The Mogollon Health Alliance’s (MHA) Black and White Ball has enough class to hold its own in any city, but the small-town touches made it truly Payson.
This year the event netted $45,000 to benefit the numerous charitable works the MHA does to promote rural health care.
On Saturday, more than 100 people gathered in a transformed bingo room of the Mazatzal Casino. Decorations transported guests to the bygone elegant and romantic era of early century San Francisco.
Stars interspersed with tiny lights hung from the ceiling to create a night sky. On the tables, larger than life martini glasses dripped dripped with pearls and long, white gloves. Pictures of 1906 San Francisco, flappers and Gibson girls hung on the walls. On the stage, the 20-piece Sonoran Swing big band played lively dance music.
Kenny Evans, Payson mayor and president of the MHA, in a kickback to the appeal of rural charm wore tails and black cowboy boots, acknowledged to guests, “You help make Payson the truly wonderful place it is.”
In an act with small town charm, Dr. Alan Michels and his wife Margaret bought seats for a whole table and invited their neighbors, including Tim and Samantha Wright, and Janet and Scott Nossek. Their table had the feel of a block party, but instead of barbecuing and mingling on their street, everyone sat dressed in their finery, bid on silent auction items, and danced at the casino.
Wright, the town of Payson’s attorney, loved that the neighbors he usually just waves to could spend an evening enjoying each other’s company.
Nossek, who works in physical therapy, at first rejected the idea of wearing a tuxedo, felt relieved when a suit worked just fine. Neither the Wrights nor the Nosseks had ever attended the MHA Black and White Ball before. “Now that I’ve seen the event, I want to come back next year,” said Samantha.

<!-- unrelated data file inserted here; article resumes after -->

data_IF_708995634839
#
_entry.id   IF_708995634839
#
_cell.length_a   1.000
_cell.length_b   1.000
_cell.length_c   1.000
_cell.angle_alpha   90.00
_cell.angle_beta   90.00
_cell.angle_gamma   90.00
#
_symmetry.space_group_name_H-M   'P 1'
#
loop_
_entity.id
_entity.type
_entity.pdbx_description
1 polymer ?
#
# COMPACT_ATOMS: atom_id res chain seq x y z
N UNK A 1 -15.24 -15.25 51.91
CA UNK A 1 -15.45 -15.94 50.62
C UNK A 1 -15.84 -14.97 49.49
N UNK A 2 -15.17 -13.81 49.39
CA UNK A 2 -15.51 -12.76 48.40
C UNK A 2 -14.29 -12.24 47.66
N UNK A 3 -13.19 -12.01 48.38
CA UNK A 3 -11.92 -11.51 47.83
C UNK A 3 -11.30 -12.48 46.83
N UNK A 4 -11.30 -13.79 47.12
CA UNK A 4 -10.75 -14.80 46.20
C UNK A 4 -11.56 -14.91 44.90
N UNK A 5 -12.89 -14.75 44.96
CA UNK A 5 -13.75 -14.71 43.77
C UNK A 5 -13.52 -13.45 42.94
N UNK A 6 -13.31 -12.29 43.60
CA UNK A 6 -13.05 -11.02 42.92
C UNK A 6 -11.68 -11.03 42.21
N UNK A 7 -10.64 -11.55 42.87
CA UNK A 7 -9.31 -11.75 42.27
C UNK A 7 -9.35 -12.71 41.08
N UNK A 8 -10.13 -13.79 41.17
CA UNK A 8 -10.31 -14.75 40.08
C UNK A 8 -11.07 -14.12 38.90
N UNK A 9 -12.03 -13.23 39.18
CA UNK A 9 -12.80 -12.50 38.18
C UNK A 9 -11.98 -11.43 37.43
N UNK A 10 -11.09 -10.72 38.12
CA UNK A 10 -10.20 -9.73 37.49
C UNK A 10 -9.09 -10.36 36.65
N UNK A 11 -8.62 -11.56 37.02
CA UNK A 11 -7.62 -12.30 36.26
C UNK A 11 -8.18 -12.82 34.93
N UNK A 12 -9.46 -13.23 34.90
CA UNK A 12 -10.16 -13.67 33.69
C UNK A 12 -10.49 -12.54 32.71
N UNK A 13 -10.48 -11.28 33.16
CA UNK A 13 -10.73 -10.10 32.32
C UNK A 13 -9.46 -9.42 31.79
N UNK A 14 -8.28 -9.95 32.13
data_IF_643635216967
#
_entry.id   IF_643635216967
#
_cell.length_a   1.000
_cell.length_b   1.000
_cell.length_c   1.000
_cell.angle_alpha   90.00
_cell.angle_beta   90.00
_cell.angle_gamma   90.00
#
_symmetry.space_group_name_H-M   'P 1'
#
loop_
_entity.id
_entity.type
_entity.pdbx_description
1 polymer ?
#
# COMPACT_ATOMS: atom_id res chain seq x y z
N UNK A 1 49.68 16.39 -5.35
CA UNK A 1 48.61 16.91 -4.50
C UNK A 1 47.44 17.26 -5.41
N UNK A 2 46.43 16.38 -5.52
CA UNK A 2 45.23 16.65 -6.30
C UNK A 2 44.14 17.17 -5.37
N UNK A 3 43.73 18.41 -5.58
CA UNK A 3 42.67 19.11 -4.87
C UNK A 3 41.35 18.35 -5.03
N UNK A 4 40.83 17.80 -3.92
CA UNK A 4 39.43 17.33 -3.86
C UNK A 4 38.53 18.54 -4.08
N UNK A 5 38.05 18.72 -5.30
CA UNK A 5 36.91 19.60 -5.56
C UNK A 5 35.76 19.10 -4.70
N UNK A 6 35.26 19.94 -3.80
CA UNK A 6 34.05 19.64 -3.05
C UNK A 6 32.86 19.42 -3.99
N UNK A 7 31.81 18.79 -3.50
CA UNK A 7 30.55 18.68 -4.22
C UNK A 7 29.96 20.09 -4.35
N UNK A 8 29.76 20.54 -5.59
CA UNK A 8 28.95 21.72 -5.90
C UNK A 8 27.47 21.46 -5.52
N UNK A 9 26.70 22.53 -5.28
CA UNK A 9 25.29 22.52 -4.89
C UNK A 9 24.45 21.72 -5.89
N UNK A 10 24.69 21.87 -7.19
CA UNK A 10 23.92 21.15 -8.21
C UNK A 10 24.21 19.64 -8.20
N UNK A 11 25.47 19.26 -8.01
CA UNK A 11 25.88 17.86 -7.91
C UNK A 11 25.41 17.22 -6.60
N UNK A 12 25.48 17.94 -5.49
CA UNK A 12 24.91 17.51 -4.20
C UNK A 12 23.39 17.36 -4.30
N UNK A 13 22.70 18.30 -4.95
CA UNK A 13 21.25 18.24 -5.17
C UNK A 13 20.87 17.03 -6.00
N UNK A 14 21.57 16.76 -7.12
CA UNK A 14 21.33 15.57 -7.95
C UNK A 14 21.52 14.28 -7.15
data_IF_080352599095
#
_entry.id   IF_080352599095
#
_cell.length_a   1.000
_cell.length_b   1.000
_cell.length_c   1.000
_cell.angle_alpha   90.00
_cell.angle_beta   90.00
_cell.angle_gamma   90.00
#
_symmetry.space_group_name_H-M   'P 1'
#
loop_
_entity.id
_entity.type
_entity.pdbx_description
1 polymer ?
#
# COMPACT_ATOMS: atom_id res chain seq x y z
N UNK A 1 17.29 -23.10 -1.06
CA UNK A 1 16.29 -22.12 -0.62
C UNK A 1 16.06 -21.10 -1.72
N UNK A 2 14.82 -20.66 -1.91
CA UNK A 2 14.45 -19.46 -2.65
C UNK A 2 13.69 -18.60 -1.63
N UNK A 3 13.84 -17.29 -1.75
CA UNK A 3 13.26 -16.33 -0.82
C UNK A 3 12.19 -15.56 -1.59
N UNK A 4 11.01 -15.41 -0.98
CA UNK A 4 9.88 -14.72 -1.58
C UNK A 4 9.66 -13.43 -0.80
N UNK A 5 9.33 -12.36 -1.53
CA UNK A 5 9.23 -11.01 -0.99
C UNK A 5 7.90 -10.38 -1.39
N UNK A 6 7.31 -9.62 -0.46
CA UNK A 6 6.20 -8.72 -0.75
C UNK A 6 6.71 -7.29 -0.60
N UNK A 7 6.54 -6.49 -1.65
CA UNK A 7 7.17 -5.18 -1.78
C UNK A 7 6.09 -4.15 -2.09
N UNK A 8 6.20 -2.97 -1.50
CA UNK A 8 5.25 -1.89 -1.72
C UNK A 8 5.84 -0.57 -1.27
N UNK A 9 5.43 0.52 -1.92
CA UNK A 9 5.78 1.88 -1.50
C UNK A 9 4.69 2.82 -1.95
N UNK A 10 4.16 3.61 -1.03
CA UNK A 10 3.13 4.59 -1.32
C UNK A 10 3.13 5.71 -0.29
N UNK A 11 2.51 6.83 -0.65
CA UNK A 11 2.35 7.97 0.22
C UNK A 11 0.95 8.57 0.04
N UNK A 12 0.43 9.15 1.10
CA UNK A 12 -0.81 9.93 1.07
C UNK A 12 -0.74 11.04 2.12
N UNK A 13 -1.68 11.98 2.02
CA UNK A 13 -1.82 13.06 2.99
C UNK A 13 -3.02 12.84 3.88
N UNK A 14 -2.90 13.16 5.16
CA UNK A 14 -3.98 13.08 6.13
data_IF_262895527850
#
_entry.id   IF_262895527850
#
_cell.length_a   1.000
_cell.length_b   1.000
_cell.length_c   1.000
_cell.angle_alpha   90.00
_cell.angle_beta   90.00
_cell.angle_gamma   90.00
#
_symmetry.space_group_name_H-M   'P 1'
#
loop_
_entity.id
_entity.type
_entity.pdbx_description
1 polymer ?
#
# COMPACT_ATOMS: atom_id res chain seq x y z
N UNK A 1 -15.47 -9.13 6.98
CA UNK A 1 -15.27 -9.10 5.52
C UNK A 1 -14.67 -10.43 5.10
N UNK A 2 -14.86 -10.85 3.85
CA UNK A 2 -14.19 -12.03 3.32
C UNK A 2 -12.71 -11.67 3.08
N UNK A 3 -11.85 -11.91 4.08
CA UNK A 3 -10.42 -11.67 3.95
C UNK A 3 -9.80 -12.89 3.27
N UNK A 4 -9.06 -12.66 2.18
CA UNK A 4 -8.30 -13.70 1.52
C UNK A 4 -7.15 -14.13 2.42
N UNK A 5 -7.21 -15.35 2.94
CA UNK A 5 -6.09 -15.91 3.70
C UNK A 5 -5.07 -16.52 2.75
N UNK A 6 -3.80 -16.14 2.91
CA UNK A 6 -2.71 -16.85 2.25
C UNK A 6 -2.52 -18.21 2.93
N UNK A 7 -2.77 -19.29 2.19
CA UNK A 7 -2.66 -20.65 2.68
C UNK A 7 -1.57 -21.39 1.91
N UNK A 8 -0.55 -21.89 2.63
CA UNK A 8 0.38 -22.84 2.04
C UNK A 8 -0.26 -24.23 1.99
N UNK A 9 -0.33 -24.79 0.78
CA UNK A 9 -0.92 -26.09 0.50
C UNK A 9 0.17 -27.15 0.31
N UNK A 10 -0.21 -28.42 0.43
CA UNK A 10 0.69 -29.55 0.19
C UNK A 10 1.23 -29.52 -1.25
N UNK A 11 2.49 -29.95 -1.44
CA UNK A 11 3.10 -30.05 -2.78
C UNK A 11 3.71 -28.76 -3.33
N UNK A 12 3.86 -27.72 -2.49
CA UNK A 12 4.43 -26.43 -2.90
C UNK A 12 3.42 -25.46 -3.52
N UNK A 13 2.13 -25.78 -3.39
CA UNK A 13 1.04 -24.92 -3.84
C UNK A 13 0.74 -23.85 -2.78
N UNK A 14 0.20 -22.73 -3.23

From sponsoring scholarships, to fire department grants for EMT and paramedic training, to the Women’s Wellness Forum and an annual health fair, the MHA improves the lives of Rim Country residents.
Because of MHA’s commitment to excellence in health care, the board started the conversation to bring a university to Payson, said Evans.
The MHA is a registered non-profit that owns the land and buildings of the hospital. More than 100 people volunteer with the MHA from working in the hospital, to serving on the board of directors.
Gary Cordell is the vice president of MHA and a member of the Sonoran Swing Band. Other MHA board members include Michels a pediatric internist, John Naughton publisher of the Payson Roundup, Richard Johnson, Pat Clearman, Paul Bates and Don King.
Instead of schmoozing donors, Cordell sang for two and a half hours while attendees arrived and ate dinner. He then played with the band for the rest of the evening.
Organizers decided on a theme of early century San Francisco, said Sanja Long, acting CEO of the MHA. Attendees ran with the motif, some wearing costumes from the 1860s with hoop skirts to cowboy dandies with flashy vests, to flappers with fringe, sparkles and feathers.
Guests had an opportunity to have their photo taken in front of a wall-sized picture of a trolley car or the Golden Gate Bridge.
Mark and Vicki Kotschedoff won the award for best-dressed choosing the Roaring ’20s as the era for their costumes.
The MHA honored the Signeski Family Foundation as their platinum sponsor, Chad and Melissa Overman of Overman Designs as the silver sponsor and Steve Taddie of Stellar Capital Management as the bronze.
Topping off an evening full of local touches, Pat Graser, a 30-year volunteer with the hospital, won the drawing for a diamond ring.
“I’ve lived in Payson for 33 years,” said Graser as she showed off her new ring. Winning the ring was a perfect touch to all of the years she has lived in this unique town.
She feels lucky to be here.